“He was second in three Group 1 races and it was very good form. So with that in mind we would be hopeful of another big run. He loves the fast ground we hope he will get at Meydan also. War Bomber is a horse we still like a lot. He won very well at Dundalk before things didn’t really go his way in the Breeders’ Cup and in Hong Kong but we are glad he will take his chance in Dubai. He is in good form.”


Real Steel – The Dubai Turf winner of 2016 was out on the dirt track, cantering one lap, practicing a bit at the gate and schooling in the paddock. Trainer Yoshito Yahagi was at the track this morning to oversee his charge.


“He is doing really well, improving day by day. We practiced saddling him over in the paddock today, since it is so different from how we do it in Japan, we want him to be as relaxed as possible during the race.” Yahagi said.


Vivlos – Went two laps around the dirt track, hacking one and cantering the other.


“She has relaxed into her surroundings quite well and is her normal happy self,” assistant trainer and exercise rider Shinji Yasuda said. “She is in great shape I think. She has been eating well this year too which shows how well she is doing. We’ll breeze her on the turf tomorrow.”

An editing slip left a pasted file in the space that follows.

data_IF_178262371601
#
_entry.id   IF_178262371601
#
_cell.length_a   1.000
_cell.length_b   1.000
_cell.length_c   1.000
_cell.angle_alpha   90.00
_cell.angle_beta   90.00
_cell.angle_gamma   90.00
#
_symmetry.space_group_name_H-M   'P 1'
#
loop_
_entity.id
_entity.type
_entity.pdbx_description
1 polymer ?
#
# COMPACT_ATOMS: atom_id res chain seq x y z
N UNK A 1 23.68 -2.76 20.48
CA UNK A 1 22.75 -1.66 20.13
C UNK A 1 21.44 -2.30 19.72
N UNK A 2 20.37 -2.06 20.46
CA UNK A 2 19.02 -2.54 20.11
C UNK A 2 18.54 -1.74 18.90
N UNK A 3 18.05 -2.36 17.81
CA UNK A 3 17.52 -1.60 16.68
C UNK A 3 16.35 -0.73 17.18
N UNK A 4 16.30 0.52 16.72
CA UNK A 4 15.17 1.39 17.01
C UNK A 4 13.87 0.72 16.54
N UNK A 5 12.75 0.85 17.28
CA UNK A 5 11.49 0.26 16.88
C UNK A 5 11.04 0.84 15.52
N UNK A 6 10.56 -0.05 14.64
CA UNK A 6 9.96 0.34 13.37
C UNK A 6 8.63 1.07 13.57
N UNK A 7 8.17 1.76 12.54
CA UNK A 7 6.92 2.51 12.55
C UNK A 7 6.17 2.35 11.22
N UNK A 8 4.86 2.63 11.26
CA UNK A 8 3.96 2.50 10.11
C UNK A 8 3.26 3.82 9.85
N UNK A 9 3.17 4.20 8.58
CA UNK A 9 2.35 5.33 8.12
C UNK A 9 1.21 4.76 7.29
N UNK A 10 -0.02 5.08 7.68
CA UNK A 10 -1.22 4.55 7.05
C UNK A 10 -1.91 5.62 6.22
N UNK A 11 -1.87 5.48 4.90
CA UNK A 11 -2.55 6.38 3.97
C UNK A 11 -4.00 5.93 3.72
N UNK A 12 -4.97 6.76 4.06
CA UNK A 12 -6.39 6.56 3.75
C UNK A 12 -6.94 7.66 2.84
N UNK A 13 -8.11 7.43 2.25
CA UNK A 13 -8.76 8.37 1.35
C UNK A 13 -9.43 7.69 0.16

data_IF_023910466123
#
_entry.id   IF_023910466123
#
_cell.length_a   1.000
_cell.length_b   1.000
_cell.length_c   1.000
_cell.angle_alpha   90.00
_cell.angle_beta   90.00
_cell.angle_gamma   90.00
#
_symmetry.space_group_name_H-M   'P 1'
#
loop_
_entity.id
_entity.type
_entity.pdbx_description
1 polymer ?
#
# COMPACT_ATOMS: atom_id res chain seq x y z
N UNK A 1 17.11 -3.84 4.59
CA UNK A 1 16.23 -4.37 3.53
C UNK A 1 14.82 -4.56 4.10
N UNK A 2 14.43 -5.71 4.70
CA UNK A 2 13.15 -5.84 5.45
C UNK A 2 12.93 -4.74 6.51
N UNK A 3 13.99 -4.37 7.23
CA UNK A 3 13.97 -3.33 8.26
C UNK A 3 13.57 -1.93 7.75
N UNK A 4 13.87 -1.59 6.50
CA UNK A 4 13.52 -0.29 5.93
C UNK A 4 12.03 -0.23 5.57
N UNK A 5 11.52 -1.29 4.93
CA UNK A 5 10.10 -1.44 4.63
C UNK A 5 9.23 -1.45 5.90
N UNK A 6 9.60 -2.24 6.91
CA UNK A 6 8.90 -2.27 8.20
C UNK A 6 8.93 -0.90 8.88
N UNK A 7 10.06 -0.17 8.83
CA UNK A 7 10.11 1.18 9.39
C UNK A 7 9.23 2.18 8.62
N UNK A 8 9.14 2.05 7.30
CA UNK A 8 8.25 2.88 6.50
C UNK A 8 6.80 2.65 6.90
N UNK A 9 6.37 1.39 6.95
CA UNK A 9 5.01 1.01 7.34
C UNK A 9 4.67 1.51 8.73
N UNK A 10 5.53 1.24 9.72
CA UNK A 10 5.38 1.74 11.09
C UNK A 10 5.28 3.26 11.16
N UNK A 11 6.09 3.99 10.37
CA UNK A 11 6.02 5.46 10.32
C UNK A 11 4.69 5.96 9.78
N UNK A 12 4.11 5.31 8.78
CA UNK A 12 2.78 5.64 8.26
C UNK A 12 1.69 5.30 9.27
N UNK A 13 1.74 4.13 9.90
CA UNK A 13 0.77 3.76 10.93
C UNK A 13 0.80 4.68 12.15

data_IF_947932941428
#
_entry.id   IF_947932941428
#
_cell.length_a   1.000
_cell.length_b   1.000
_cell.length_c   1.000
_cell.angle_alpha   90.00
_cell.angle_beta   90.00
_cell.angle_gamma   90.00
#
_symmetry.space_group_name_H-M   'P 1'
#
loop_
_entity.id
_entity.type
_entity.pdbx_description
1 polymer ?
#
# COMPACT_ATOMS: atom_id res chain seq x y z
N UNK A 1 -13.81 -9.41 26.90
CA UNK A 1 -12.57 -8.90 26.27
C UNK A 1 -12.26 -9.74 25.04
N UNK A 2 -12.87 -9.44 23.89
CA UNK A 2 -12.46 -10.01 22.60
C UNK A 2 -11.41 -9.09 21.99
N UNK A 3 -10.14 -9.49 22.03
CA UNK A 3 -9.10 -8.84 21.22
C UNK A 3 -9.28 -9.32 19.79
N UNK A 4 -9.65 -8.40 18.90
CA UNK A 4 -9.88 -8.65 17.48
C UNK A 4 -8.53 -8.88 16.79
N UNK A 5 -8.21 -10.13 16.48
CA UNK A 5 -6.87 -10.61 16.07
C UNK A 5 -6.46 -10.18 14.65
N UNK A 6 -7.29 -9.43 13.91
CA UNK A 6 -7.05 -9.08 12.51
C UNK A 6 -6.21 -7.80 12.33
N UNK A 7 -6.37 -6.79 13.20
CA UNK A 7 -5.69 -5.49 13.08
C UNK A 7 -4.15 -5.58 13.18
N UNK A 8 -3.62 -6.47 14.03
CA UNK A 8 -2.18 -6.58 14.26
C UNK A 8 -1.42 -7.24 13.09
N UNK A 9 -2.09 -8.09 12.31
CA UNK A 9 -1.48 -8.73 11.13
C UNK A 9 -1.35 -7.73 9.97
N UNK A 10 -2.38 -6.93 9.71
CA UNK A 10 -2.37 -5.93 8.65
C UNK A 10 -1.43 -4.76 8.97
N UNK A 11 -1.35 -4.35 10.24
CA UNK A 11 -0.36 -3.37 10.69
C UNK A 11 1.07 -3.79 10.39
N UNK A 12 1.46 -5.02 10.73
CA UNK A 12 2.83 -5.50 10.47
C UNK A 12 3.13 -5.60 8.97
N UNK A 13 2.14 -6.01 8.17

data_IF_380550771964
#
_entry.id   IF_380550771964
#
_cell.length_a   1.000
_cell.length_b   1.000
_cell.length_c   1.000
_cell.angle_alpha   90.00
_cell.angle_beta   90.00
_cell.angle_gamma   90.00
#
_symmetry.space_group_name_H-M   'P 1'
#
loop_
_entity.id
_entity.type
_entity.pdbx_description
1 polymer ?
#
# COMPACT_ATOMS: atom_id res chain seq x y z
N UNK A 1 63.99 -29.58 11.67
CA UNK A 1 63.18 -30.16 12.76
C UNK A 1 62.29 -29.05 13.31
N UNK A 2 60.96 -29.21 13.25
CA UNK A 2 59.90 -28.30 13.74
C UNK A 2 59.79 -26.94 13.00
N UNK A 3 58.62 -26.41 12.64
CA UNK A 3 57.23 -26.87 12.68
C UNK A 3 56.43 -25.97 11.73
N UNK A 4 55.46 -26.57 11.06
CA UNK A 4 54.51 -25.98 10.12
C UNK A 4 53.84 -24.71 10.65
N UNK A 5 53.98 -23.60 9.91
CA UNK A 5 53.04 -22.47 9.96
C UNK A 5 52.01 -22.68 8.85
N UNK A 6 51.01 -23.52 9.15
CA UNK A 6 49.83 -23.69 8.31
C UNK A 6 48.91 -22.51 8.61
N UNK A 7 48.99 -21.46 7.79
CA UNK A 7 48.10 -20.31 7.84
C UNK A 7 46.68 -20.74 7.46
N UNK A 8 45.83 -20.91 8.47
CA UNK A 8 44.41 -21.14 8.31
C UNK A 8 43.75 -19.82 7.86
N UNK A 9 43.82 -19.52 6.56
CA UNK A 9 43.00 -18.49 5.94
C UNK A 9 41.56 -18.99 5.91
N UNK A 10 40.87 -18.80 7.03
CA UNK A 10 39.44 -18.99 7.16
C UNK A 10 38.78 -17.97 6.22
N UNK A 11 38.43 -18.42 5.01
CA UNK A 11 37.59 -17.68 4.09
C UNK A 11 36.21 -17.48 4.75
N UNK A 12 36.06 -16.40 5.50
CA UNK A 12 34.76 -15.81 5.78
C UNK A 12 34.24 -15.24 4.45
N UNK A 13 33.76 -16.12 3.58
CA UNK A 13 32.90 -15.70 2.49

$1 million Al Quoz Sprint Sponsored by Azizi Development G1


Blue Point  A prolific winning juvenile, the 4-year-old was third in the Commonwealth Cup (G1) over 1200m at Royal Ascot last summer and broke the track record there with a win in October.


The son of Shamardal has had only one run at Meydan and encouragingly took second behind Ertijaalin the Meydan Sprint (G2).


“He did a routine canter here at Marmoom this morning and will work on the grass tomorrow,” his trainer Charlie Appleby said. “He has come on for his last run and is in good form.”


Conquest Tsunami –  Carrying jockey Victor Espinoza, who is best known in Dubai as the rider of 2016 Dubai World Cup winner California Chrome, Conquest Tsunami breezed about 600m before dawn on Tuesday morning on the dirt track in his last serious workout.